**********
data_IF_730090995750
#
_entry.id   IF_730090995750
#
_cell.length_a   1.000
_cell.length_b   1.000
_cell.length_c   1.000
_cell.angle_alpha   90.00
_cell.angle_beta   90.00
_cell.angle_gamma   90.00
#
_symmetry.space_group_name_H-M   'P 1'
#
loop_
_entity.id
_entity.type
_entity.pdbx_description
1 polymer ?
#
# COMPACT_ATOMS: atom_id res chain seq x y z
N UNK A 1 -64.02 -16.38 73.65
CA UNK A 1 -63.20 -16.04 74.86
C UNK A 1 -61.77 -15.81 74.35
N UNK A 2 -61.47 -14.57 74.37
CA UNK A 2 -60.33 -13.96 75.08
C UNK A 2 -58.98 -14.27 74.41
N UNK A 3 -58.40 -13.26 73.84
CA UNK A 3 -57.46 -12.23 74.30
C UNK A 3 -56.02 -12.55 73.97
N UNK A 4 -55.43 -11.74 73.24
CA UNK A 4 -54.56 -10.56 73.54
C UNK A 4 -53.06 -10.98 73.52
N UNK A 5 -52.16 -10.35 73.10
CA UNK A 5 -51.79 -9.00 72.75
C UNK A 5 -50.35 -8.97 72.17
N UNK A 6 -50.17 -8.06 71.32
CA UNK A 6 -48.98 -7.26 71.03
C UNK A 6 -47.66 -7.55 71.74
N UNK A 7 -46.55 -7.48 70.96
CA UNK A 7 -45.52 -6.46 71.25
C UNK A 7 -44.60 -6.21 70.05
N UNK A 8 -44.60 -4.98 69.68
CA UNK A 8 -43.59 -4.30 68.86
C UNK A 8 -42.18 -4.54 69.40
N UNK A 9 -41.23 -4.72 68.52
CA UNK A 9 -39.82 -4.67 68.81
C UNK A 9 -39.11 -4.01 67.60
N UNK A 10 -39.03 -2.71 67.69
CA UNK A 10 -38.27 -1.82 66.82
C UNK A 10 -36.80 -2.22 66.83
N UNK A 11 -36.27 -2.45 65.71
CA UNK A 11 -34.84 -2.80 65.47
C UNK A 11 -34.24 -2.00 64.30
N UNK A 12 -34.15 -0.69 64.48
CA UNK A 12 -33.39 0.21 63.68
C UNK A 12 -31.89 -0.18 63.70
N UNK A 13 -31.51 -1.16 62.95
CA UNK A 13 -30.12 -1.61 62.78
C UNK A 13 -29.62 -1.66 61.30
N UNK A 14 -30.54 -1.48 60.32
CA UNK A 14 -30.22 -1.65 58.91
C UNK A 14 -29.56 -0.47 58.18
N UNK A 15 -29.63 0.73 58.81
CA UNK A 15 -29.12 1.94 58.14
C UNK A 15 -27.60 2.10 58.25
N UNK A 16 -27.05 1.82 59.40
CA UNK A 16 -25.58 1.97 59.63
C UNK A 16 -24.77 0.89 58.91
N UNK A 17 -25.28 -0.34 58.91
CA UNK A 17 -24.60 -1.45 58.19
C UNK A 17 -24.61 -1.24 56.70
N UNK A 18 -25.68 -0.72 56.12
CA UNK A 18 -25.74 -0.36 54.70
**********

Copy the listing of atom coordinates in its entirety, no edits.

data_IF_730090995750
#
_entry.id   IF_730090995750
#
_cell.length_a   1.000
_cell.length_b   1.000
_cell.length_c   1.000
_cell.angle_alpha   90.00
_cell.angle_beta   90.00
_cell.angle_gamma   90.00
#
_symmetry.space_group_name_H-M   'P 1'
#
loop_
_entity.id
_entity.type
_entity.pdbx_description
1 polymer ?
#
# COMPACT_ATOMS: atom_id res chain seq x y z
N UNK A 1 -64.02 -16.38 73.65
CA UNK A 1 -63.20 -16.04 74.86
C UNK A 1 -61.77 -15.81 74.35
N UNK A 2 -61.47 -14.57 74.37
CA UNK A 2 -60.33 -13.96 75.08
C UNK A 2 -58.98 -14.27 74.41
N UNK A 3 -58.40 -13.26 73.84
CA UNK A 3 -57.46 -12.23 74.30
C UNK A 3 -56.02 -12.55 73.97
N UNK A 4 -55.43 -11.74 73.24
CA UNK A 4 -54.56 -10.56 73.54
C UNK A 4 -53.06 -10.98 73.52
N UNK A 5 -52.16 -10.35 73.10
CA UNK A 5 -51.79 -9.00 72.75
C UNK A 5 -50.35 -8.97 72.17
N UNK A 6 -50.17 -8.06 71.32
CA UNK A 6 -48.98 -7.26 71.03
C UNK A 6 -47.66 -7.55 71.74
N UNK A 7 -46.55 -7.48 70.96
CA UNK A 7 -45.52 -6.46 71.25
C UNK A 7 -44.60 -6.21 70.05
N UNK A 8 -44.60 -4.98 69.68
CA UNK A 8 -43.59 -4.30 68.86
C UNK A 8 -42.18 -4.54 69.40
N UNK A 9 -41.23 -4.72 68.52
CA UNK A 9 -39.82 -4.67 68.81
C UNK A 9 -39.11 -4.01 67.60
N UNK A 10 -39.03 -2.71 67.69
CA UNK A 10 -38.27 -1.82 66.82
C UNK A 10 -36.80 -2.22 66.83
N UNK A 11 -36.27 -2.45 65.71
CA UNK A 11 -34.84 -2.80 65.47
C UNK A 11 -34.24 -2.00 64.30
N UNK A 12 -34.15 -0.69 64.48
CA UNK A 12 -33.39 0.21 63.68
C UNK A 12 -31.89 -0.18 63.70
N UNK A 13 -31.51 -1.16 62.95
CA UNK A 13 -30.12 -1.61 62.78
C UNK A 13 -29.62 -1.66 61.30
N UNK A 14 -30.54 -1.48 60.32
CA UNK A 14 -30.22 -1.65 58.91
C UNK A 14 -29.56 -0.47 58.18
N UNK A 15 -29.63 0.73 58.81
CA UNK A 15 -29.12 1.94 58.14
C UNK A 15 -27.60 2.10 58.25
N UNK A 16 -27.05 1.82 59.40
CA UNK A 16 -25.58 1.97 59.63
C UNK A 16 -24.77 0.89 58.91
N UNK A 17 -25.28 -0.34 58.91
CA UNK A 17 -24.60 -1.45 58.19
C UNK A 17 -24.61 -1.24 56.70
N UNK A 18 -25.68 -0.72 56.12
CA UNK A 18 -25.74 -0.36 54.70